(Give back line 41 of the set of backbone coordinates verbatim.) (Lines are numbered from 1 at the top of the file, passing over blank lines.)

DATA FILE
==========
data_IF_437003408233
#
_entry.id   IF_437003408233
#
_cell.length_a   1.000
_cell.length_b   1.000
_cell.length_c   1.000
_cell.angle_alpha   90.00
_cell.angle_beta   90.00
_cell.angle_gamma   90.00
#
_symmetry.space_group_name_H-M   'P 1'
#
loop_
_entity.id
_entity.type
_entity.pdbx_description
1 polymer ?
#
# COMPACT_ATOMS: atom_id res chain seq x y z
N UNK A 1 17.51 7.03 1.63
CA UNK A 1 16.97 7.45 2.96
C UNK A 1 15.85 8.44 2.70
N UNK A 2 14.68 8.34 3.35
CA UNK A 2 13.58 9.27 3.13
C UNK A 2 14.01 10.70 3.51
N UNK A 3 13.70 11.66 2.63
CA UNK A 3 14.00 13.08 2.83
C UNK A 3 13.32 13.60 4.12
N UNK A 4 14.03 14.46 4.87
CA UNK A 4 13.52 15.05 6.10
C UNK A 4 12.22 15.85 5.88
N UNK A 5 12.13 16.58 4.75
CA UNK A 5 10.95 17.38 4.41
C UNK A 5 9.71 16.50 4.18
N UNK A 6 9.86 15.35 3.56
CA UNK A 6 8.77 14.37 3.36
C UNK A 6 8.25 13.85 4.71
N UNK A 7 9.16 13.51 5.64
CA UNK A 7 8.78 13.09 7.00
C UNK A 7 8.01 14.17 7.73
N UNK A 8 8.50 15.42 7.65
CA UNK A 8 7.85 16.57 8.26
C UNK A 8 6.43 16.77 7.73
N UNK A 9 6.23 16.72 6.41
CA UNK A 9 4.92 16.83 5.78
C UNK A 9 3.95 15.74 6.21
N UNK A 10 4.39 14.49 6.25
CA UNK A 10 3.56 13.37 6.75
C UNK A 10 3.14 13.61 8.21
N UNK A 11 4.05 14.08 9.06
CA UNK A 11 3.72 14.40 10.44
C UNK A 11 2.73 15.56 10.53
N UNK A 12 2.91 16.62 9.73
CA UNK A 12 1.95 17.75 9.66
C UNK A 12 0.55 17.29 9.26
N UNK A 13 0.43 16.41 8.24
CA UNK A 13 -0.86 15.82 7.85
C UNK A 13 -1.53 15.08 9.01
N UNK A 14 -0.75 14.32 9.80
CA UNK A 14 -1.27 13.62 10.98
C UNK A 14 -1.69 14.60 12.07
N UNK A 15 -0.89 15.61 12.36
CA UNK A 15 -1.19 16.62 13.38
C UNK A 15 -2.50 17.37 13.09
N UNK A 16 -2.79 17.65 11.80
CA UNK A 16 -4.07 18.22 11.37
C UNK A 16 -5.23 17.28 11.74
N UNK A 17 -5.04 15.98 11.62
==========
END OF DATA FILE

C UNK A 7 8.01 14.17 7.73